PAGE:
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Bryce Harper stays in Nationals lineup, has torrid weekend

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Late Friday night, Washington Nationals’ manager Davey Johnson said that he was considering giving Bryce Harper the rest of the weekend off. Harper’s first at-bat homer after returning from a month on the disabled list had electrified the Nationals Park crowd, but he was mired in an 0-for-18 stretch since.

Johnson saw a player who he felt was “grinding” too hard. 

Harper fought back. He did not want to sit. He sent a text to his manager. “Play me or trade me,” Johnson said the text read. Harper wasn’t demanding a trade, really. Johnson chuckled at that part of the text, he said.

But Harper was trying to get across to Johnson how strongly he felt against resting for a few days. The two talked. Johnson listened, and he kept Harper in the lineup on Saturday and Sunday.

Harper rewarded that faith.

Since their chat, the Nationals’ 20-year-old outfielder is 4 for 6 with four RBI, two walks, one stolen base and two runs scored. Sunday he drove in a run in his first at-bat, and scored in his next two. 

“He’s outstanding,” Johnson said. “He gets to grinding too much and I’m sure his timing was a little off after a month off. But he’s pretty focused right now. As is everybody in the lineup.”

Harper, voted by the fans to start for the National League in the All-Star game next week at Citi Field, was also asked to take part in the Home Run Derby. He has not yet decided if he will, and didn’t know if there was any specific deadline for him to do so. 

The Home Run Derby, which is essentially batting practice for the players but with a focus of hitting only home runs, is often a lively event for fans to attend and for the other All-Stars to watch. It also has a history of screwing with players’ swings and some past participants point to it as the start of a second-half slump.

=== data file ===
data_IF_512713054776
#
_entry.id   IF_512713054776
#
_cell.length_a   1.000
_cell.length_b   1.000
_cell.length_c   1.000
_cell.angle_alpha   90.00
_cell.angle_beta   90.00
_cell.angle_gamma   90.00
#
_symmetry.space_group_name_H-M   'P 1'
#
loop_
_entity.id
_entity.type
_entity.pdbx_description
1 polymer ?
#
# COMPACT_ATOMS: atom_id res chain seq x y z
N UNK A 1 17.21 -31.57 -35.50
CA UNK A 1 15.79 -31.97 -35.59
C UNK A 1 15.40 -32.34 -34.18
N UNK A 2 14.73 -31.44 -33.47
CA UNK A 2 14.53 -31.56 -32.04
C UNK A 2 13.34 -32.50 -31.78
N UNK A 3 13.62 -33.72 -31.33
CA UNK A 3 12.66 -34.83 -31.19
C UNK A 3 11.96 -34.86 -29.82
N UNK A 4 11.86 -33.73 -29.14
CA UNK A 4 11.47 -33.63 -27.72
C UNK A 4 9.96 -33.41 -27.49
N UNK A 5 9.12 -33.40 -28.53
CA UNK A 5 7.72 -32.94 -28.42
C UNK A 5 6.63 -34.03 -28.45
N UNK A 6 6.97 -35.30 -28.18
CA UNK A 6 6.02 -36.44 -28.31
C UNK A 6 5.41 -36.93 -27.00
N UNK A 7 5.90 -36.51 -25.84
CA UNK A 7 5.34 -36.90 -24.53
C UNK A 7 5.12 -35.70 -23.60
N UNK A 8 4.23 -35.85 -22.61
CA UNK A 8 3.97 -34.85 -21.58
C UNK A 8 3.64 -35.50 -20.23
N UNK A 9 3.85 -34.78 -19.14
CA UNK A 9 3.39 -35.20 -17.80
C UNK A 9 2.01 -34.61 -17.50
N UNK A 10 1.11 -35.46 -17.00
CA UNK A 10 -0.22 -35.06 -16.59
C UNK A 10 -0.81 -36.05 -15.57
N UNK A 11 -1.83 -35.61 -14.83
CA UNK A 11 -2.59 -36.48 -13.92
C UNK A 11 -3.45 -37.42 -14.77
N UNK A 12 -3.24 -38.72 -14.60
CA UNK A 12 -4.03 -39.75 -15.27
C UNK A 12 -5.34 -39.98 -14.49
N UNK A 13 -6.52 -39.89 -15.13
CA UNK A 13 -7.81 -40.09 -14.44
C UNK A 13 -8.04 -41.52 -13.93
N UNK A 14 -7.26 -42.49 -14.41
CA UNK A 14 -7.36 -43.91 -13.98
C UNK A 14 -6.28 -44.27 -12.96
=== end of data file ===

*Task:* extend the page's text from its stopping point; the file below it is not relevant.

Johnson said he was not the least bit concerned about Harper in that regard.

“It ain’t going to mess with his swing,” Johnson said.

Harper has been a key part of the Nationals’ hit parade of late, but the rest of the offense has been doing their part, too. In their last seven games, the Nationals have scored 43 runs — and as previously mentioned, Harper was 1 for 19 through the first five games of that homestand.

“I think one through eight, even our pitchers, they’re doing well, too,” Harper said. “Drawing walks, getting hits and putting balls in play. So it’s good to see the top of our lineup, bottom of our lineup get it going in all counts and all situations. Two-out hits and just coming up clutch in every situation.”

So after staying in the lineup, and producing, does Harper feel as though his timing may be returning after a 31-game stay on the disabled list?

“I’ll tell you in three days after I face [John Lannan], [Cole Hamels] and [Cliff Lee],” Harper said of the three Phillies lefties the Nationals will face in the next three days. “That’s gonna be rough. Just trying to have good ABs, see a lot of pitches and try to put the ball in play.”

Johnson also offered up another insight into why he felt Harper may have been “grinding” a little too hard last week.

“He’s an intelligent guy, but he’s also very sensitive,” Johnson said of Harper. “Here he ran on the scene, he’s got commercials, he’s got a lot of people in his ear too much. I think he’s handled it pretty good.

“Through a little bit of that down period [when he was hurt] I think he was getting a whole lot of conversation from a whole lot of people about not running into walls, going head-first slide, take care of your career, blah, blah, blah. He only wants to hear ‘Just let me play. I’m going to play my way. I’m going to play hard.’ Sometimes all the attention, everybody is piling on and trying to help, but he just wants to go play baseball. That’s his focus.

“I think through that whole period a lot of people were telling him that he had to change his style and all this stuff. Prolong his career. He don’t want to hear that. He just wants to play baseball. His style of play is great. In my conversation with him I said ‘Have I ever told you to change anything? Have I ever told you not to run into walls? You’re going to run into walls. It’s just who you are. You’re going to slide head first.’ He just needs to not listen to all this extraneous talk.”

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About the Author
Amanda Comak

Amanda Comak

Amanda Comak covers the Washington Nationals and comes to The Washington Times from the Cape Cod Times and after stints with MLB.com and the Amsterdam (N.Y.) Recorder. A Massachusetts native and 2008 graduate of Boston University, Amanda can be reached at acomak@washingtontimes.com and you can follow her on Twitter @acomak.

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